An honest observer of a popular revolution

Issue 

The Last Englishman: The Double Life of Arthur Ransome
by ROLAND CHAMBERS
Faber & Faber, 2010,
$24.99
390 pages, (pb)

Arthur Ransome was a popular children's author in England who counted the offspring of A. A. Milne and J. R. R. Tolkien among his millions of devoted young readers.

Roland Chambers' biography of Ransome reports, however, that this decorated, "model Englishman" was also a friend of leading Bolsheviks, the lover of Leon Trotsky's personal secretary and a campaigning reporter on behalf of the Russian Revolution who earned the close attentions of Scotland Yard and the Home Office.

Born in Leeds in 1884, Ransome became a reporter on Russia for liberal British newspapers. A patriotic Englishman, he was at first keen to propagandise for the First World War and was politically aligned with the liberal counter-revolutionaries (the Kadets) in Russia. However, the revolution in 1917 sparked his political conscience.

Though not a socialist, Ransome was excited by the democratic soviets of workers', peasants', soldiers' and sailors' representatives (“the first proletariat parliament in the world and by Jove it was tremendous”, he wrote), where the revolutionary socialists, the Bolsheviks, commanded a large majority because only they gave political expression to the deep, popular roots of the revolution and offered an end to war, to hunger, to rule by the rich.

The Bolsheviks welcomed Ransome as an honest observer who was also in a position to influence the British authorities who were set on strangling the revolution. Publicly, Ransome cultivated a journalistic impartiality, the better to balance his closeness to the Bolshevik leadership with his unofficial role as liaison for the Foreign Office and analyst for the British Secret Intelligence Service (the forerunner of MI6).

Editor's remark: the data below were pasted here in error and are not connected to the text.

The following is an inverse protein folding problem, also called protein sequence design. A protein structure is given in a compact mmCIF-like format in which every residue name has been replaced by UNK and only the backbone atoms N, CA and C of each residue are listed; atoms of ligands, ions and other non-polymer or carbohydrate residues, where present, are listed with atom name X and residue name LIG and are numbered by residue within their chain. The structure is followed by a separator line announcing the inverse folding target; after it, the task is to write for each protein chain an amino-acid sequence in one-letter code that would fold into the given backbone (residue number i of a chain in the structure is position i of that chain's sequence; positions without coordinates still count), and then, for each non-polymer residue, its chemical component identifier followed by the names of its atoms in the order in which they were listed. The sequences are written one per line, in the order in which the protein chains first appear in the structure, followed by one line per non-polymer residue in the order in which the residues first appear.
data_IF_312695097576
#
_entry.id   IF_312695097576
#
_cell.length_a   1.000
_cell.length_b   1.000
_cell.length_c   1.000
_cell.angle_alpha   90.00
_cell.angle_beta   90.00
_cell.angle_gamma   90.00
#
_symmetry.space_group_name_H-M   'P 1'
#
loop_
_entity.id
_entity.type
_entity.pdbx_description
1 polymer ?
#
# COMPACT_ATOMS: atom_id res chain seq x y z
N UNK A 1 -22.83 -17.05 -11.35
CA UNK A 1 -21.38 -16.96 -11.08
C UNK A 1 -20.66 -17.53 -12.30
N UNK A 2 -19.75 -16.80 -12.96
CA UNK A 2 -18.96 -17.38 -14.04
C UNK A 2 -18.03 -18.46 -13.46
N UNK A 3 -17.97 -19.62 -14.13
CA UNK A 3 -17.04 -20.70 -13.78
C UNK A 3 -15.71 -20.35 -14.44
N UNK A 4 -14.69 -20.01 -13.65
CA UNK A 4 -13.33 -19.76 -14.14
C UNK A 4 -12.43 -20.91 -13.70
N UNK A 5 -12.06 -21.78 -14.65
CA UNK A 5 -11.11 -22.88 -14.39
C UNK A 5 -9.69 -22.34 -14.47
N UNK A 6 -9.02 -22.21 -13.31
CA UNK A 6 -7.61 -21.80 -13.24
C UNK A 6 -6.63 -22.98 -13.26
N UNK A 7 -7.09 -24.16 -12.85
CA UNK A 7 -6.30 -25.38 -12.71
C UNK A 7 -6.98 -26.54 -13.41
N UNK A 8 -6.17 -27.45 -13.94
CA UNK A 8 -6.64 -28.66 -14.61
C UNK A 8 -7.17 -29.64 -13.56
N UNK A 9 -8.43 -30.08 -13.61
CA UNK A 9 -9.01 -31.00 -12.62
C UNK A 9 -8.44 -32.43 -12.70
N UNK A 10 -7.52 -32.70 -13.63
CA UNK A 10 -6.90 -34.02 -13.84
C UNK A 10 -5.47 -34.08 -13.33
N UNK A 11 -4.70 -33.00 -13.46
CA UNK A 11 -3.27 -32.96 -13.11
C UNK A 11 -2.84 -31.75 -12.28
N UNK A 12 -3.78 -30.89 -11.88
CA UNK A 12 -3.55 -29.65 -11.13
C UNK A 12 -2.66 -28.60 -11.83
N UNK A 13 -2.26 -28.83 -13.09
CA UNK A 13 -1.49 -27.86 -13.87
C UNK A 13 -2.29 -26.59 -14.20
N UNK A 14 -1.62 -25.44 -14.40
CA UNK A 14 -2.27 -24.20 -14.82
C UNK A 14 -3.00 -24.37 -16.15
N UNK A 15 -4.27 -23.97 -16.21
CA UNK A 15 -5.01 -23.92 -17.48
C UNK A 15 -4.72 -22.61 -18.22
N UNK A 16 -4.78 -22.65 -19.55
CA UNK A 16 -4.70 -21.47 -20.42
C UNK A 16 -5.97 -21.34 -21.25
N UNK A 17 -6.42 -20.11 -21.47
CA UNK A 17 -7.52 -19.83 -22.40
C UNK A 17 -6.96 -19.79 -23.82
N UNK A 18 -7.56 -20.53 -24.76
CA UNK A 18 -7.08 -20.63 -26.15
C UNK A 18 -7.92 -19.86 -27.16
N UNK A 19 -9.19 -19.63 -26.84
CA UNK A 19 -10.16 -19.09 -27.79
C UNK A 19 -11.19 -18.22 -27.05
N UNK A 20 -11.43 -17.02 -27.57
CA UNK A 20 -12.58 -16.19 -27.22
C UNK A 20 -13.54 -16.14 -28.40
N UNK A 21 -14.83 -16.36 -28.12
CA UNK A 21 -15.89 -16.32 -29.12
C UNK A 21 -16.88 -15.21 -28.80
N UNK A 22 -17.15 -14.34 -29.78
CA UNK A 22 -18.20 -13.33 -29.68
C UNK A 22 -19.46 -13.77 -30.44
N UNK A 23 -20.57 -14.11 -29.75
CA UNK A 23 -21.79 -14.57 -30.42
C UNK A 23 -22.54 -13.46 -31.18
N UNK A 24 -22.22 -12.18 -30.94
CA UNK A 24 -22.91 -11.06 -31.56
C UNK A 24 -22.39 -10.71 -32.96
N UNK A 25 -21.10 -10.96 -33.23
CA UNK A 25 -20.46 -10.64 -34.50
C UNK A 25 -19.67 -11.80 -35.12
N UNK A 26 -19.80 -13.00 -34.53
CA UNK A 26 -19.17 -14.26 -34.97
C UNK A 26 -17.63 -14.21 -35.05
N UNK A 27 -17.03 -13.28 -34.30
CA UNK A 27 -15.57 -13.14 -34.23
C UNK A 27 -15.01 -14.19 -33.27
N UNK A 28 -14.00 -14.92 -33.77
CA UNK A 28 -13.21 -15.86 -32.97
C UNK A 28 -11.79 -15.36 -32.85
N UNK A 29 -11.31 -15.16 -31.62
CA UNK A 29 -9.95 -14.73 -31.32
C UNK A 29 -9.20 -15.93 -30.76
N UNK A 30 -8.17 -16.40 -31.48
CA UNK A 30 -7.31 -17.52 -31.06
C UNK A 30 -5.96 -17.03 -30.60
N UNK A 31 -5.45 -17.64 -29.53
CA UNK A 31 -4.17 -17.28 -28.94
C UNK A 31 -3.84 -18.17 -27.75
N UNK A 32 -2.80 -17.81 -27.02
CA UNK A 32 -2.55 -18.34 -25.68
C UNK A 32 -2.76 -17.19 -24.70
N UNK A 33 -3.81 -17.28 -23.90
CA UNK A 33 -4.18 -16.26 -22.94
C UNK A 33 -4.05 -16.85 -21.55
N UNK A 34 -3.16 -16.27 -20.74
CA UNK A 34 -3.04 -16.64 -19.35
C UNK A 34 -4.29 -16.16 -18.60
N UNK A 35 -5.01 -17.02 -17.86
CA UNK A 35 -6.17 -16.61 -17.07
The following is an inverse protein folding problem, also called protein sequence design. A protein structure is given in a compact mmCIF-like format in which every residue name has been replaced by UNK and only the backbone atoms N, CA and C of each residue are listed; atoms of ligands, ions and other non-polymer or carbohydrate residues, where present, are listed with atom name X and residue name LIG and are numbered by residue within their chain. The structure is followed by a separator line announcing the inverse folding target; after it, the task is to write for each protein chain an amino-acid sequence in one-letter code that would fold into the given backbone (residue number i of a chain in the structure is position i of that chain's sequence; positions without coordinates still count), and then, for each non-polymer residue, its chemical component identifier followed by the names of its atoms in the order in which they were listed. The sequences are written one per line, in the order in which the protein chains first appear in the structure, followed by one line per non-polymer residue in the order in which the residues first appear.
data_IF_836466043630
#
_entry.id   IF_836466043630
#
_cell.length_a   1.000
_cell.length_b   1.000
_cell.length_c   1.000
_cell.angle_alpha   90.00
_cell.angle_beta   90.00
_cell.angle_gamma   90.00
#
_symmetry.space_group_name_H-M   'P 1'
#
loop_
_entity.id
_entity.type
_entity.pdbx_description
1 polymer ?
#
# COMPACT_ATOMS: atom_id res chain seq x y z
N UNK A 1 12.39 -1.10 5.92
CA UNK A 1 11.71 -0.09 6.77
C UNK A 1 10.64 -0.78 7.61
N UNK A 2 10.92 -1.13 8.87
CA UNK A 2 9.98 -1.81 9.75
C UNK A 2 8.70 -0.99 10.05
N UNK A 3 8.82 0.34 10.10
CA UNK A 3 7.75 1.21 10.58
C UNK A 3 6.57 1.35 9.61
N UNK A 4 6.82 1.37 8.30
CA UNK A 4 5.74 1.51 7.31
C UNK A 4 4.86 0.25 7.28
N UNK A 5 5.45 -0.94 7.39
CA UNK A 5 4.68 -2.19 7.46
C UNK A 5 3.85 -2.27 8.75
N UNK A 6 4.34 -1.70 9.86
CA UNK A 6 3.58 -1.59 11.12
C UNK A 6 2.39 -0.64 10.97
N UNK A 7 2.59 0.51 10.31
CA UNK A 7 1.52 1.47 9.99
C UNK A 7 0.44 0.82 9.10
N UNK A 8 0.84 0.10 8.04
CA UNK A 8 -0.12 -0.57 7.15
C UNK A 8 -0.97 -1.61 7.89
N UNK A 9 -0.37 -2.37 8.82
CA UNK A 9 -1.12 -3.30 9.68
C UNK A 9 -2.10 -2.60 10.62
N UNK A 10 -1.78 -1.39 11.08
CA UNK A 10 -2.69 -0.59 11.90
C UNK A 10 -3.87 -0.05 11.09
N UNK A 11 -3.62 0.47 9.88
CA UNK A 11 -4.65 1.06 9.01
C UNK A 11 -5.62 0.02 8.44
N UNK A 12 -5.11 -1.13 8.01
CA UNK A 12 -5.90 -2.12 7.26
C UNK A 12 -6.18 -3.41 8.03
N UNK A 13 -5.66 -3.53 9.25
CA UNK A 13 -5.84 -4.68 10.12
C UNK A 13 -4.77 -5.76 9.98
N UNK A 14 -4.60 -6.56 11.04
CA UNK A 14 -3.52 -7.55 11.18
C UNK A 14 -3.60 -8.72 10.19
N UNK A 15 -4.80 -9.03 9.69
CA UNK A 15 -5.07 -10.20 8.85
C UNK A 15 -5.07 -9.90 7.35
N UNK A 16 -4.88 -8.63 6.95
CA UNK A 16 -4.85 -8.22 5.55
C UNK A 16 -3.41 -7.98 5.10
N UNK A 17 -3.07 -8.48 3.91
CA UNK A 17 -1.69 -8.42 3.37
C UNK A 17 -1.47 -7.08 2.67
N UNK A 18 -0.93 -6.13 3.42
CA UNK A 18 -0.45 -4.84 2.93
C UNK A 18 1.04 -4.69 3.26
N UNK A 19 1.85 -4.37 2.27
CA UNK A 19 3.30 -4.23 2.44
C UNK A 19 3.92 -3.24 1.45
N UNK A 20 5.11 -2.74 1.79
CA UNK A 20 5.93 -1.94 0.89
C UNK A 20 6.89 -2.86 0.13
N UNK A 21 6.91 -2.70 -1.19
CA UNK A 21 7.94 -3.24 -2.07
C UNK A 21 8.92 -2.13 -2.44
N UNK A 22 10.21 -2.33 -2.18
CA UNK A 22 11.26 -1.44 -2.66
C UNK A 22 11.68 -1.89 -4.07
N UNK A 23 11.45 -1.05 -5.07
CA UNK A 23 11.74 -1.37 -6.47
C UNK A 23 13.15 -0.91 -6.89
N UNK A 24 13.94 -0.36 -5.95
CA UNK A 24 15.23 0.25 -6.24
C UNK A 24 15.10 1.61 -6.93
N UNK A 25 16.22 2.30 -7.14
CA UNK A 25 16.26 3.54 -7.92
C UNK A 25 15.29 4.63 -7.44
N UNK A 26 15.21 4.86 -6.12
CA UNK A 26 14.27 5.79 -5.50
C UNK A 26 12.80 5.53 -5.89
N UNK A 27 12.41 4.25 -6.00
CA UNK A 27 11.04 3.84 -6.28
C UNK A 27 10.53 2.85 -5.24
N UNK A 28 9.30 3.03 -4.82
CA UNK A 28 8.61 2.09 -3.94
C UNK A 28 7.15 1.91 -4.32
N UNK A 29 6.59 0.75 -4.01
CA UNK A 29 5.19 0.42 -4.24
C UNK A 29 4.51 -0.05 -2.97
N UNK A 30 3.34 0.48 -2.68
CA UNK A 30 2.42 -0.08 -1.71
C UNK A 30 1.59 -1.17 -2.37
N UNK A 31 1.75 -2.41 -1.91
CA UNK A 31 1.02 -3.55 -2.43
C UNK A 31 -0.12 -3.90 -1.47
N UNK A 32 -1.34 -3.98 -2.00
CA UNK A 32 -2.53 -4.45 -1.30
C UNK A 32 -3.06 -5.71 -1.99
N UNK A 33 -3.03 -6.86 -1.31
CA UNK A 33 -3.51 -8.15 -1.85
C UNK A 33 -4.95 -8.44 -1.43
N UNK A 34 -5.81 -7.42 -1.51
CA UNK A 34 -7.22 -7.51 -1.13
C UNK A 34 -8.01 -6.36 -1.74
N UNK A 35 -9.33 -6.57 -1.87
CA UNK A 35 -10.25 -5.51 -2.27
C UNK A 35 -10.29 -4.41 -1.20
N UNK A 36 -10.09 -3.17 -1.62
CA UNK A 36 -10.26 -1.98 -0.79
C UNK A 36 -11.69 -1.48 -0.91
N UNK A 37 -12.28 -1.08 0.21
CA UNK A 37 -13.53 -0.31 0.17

But, as the British ambassador to Soviet Russia, Bruce Lockhart, noted, Ransome was “a visionary whose imagination had been fired by the revolution” and he was prepared to act in accordance with his new-found political values.

A pamphlet by Ransome, On Behalf of Russia, was circulated among the Western soldiers who had invaded Soviet Russia. Six Weeks in Russia in 1919 tried to counter the injustices done to the Bolsheviks by the Western press: “The absurd rumours circulated by those whose ignorance of the Revolution was matched only by their hypocrisy.”

Ransome's campaigning journalism did not survive the Stalinisation of the revolution, which took place in response to the stresses of isolation, backwardness, foreign blockade and invasion and Western-supported civil war.

The victory of “Stalin's Sheep” and the growing list of murdered Old Bolsheviks (“those who rewrite history must see to it that no contradictory witnesses survive”) depressed Ransome while tiredness with the life of a foreign correspondent overtook him — “I am all for slippers and a pipe, a glass of hot rum and the quiet life”.

With relief, he turned to his other passions: fishing, sailing and children's literature. Ransome died in 1967, his double life as revolutionary, eyewitness journalist barely known.

Chambers' book poses the question of whether this “double life” had extended to Ransome being a "double agent" who worked for MI6 "while serving the interests of a hostile power”. Most of the evidence, he concludes, is circumstantial and he finds it "hard to say if [Ransome] was a conscious agent".

Chambers seems disappointed by his own finding, ruing the missed opportunity to mortally skewer Ransome as an agent of the KGB's predecessors. Chambers is full of anti-Bolshevik bile (they were tyrants, torturers, a "gang of cut-throats") and he has to settle for accusing Ransome of being an ideological apologist for, rather than active accomplice of, Bolshevik dictatorship and murder.

Ransome did not think that the Bolsheviks were saints, or that they did not make political, or moral, mistakes.

What he did do, however, was to report a popular, Bolshevik-led revolution whose prospects for human liberation opened his heart and mind to “the creative effort of the revolution” in the re-making of humanity. This prospect terrified Ransome's establishment colleagues into venomous journalistic slander and military and economic aggression.

The idyllic and adventuresome world of Ransome's children's literature still has its young followers. Grown-ups, too, can find the same spirit in Ransome's eyewitness reporting on the socialist idealism and drama of the Russian Revolution.

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